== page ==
The appeals process begins after a final verdict, judgment, or order has been rendered in the trial court. If either party is unhappy with the result and believes that a legal error negatively affected the outcome of their case, that party may file an appeal in the Court of Appeals.
The purpose of an appeal is to reverse the outcome rendered in the trial court. Appeals can turn on very technical legal standards, precedents, and doctrines, and a detailed understanding of the law and of appellate procedure is necessary to prevail.
The appeals process typically consists of both written and oral argument. The party that files the appeal (the Appellant) will submit a written brief detailing for the court the facts of the case, the legal issues presented on appeal, and the legal reasonsons as to why the outcome from the trial court should be reversed. The responding party (the Respondent) then has the opportunity to a file a written response rebutting the legal assertions made in the Appellant's opening brief. After the Respondent's brief has been filed, the Appellant will then have an opportunity to submit a written reply brief rebutting the arguments made in the Respondent's written response.
After the parties have filed their briefs, either side may request oral argument before the Court of Appeals. Oral argument is presented before a panel of appellate judges who will have the opportunity to question the attorneys from both sides and challenge the veracity of their legal arguments. Thus, it is important that the appellate lawyer is not only a strong writer, but also a strong oral advocate and public speaker.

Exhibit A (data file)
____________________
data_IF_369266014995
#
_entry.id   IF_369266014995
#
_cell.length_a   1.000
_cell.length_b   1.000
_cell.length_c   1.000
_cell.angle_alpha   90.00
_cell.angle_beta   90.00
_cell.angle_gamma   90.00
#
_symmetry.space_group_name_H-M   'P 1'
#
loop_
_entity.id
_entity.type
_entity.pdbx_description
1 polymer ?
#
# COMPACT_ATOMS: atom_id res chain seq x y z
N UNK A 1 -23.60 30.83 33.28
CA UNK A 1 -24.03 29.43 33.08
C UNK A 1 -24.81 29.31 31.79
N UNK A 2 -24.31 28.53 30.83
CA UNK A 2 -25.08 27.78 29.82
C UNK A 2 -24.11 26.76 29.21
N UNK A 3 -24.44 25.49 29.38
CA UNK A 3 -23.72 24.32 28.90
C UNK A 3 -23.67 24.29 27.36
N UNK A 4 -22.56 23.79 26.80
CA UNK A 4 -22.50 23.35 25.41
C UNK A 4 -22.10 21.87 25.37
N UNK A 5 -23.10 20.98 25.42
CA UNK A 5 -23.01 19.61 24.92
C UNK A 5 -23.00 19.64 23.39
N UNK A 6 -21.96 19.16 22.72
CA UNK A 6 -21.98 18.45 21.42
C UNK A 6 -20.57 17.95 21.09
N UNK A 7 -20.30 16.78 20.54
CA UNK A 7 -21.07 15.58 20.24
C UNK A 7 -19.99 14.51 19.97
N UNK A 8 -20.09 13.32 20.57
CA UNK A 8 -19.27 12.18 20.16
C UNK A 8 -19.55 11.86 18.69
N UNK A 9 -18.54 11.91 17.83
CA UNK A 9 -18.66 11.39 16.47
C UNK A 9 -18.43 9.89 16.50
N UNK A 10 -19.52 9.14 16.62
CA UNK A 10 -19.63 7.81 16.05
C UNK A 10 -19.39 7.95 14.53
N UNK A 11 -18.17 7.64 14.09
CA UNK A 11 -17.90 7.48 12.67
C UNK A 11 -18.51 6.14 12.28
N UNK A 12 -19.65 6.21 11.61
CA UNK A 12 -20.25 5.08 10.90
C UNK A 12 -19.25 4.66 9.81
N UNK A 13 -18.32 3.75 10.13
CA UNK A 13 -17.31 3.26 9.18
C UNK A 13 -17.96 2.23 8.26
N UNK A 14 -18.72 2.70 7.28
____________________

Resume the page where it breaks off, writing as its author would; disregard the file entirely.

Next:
The attorneys at Calvert & Coleman are well versed in appellate procedure. They are excellent writers and outstanding oral advocates. Whether you are the Appellant or the Respondent, call today to see how Calvert & Coleman can assist you in resolving your appeal.
A writ is a directive from the Court of Appeals or from the California Supreme Court that directs a lower court either to do something, or to refrain from doing something. Unlike appeals, which are heard as a matter of right, writ review is a discretionary process that is only available in certain extraordinary circumstances. Courts are reluctant to grant writs and often deny them in summary fashion. To obtain writ review, the aggrieved party must demonstrate that they do not have any other adequate remedy through the ordinary legal process, or that they will suffer irreparable injury if the writ is not granted.
Filing a writ can be a complicated and confusing process, and the help of a capable and knowledgeable attorney is usually necessary to prevail. If you are considering filing a writ, the attorneys at Calvert & Coleman may be able to help. Call today to see how we can assist you.